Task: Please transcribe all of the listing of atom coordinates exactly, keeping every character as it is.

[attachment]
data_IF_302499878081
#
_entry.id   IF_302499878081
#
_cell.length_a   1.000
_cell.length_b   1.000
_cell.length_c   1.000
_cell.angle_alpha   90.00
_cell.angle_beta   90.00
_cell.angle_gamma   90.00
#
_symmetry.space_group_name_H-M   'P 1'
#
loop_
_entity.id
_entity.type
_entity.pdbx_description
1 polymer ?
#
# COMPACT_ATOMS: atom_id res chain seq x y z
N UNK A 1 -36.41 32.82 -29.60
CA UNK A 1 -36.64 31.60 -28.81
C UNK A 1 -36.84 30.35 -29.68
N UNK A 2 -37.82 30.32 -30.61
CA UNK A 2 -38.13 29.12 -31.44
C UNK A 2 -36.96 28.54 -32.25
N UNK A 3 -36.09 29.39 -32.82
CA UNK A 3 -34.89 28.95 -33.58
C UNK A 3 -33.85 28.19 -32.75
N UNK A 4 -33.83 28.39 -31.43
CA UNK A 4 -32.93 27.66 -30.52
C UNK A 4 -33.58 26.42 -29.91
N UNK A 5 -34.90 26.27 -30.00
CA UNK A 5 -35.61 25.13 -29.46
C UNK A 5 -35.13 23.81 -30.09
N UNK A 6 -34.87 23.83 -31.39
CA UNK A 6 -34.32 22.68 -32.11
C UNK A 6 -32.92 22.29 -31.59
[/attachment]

data_IF_302499878081
#
_entry.id   IF_302499878081
#
_cell.length_a   1.000
_cell.length_b   1.000
_cell.length_c   1.000
_cell.angle_alpha   90.00
_cell.angle_beta   90.00
_cell.angle_gamma   90.00
#
_symmetry.space_group_name_H-M   'P 1'
#
loop_
_entity.id
_entity.type
_entity.pdbx_description
1 polymer ?
#
# COMPACT_ATOMS: atom_id res chain seq x y z
N UNK A 1 -36.41 32.82 -29.60
CA UNK A 1 -36.64 31.60 -28.81
C UNK A 1 -36.84 30.35 -29.68
N UNK A 2 -37.82 30.32 -30.61
CA UNK A 2 -38.13 29.12 -31.44
C UNK A 2 -36.96 28.54 -32.25
N UNK A 3 -36.09 29.39 -32.82
CA UNK A 3 -34.89 28.95 -33.58
C UNK A 3 -33.85 28.19 -32.75
N UNK A 4 -33.83 28.39 -31.43
CA UNK A 4 -32.93 27.66 -30.52
C UNK A 4 -33.58 26.42 -29.91
N UNK A 5 -34.90 26.27 -30.00
CA UNK A 5 -35.61 25.13 -29.46
C UNK A 5 -35.13 23.81 -30.09
N UNK A 6 -34.87 23.83 -31.39
CA UNK A 6 -34.32 22.68 -32.11
C UNK A 6 -32.92 22.29 -31.59